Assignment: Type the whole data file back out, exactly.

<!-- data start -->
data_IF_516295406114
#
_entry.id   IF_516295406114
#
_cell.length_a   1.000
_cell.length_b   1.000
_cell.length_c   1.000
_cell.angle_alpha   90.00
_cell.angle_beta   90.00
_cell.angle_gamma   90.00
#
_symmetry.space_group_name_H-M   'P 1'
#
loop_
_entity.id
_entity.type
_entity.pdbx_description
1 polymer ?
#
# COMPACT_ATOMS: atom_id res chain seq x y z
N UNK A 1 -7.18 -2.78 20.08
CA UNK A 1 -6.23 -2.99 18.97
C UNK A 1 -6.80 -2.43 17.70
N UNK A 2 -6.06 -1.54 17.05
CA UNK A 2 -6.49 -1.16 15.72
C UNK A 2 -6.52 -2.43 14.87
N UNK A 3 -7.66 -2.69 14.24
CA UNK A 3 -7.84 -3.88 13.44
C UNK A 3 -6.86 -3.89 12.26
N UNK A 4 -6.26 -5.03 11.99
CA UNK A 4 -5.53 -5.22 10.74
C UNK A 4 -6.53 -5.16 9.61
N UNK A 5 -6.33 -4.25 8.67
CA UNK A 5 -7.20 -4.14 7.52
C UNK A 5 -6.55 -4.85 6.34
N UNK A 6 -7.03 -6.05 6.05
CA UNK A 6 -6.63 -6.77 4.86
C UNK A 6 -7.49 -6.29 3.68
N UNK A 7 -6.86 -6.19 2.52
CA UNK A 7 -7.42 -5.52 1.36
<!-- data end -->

data_IF_516295406114
#
_entry.id   IF_516295406114
#
_cell.length_a   1.000
_cell.length_b   1.000
_cell.length_c   1.000
_cell.angle_alpha   90.00
_cell.angle_beta   90.00
_cell.angle_gamma   90.00
#
_symmetry.space_group_name_H-M   'P 1'
#
loop_
_entity.id
_entity.type
_entity.pdbx_description
1 polymer ?
#
# COMPACT_ATOMS: atom_id res chain seq x y z
N UNK A 1 -7.18 -2.78 20.08
CA UNK A 1 -6.23 -2.99 18.97
C UNK A 1 -6.80 -2.43 17.70
N UNK A 2 -6.06 -1.54 17.05
CA UNK A 2 -6.49 -1.16 15.72
C UNK A 2 -6.52 -2.43 14.87
N UNK A 3 -7.66 -2.69 14.24
CA UNK A 3 -7.84 -3.88 13.44
C UNK A 3 -6.86 -3.89 12.26
N UNK A 4 -6.26 -5.03 11.99
CA UNK A 4 -5.53 -5.22 10.74
C UNK A 4 -6.53 -5.16 9.61
N UNK A 5 -6.33 -4.25 8.67
CA UNK A 5 -7.20 -4.14 7.52
C UNK A 5 -6.55 -4.85 6.34
N UNK A 6 -7.03 -6.05 6.05
CA UNK A 6 -6.63 -6.77 4.86
C UNK A 6 -7.49 -6.29 3.68
N UNK A 7 -6.86 -6.19 2.52
CA UNK A 7 -7.42 -5.52 1.36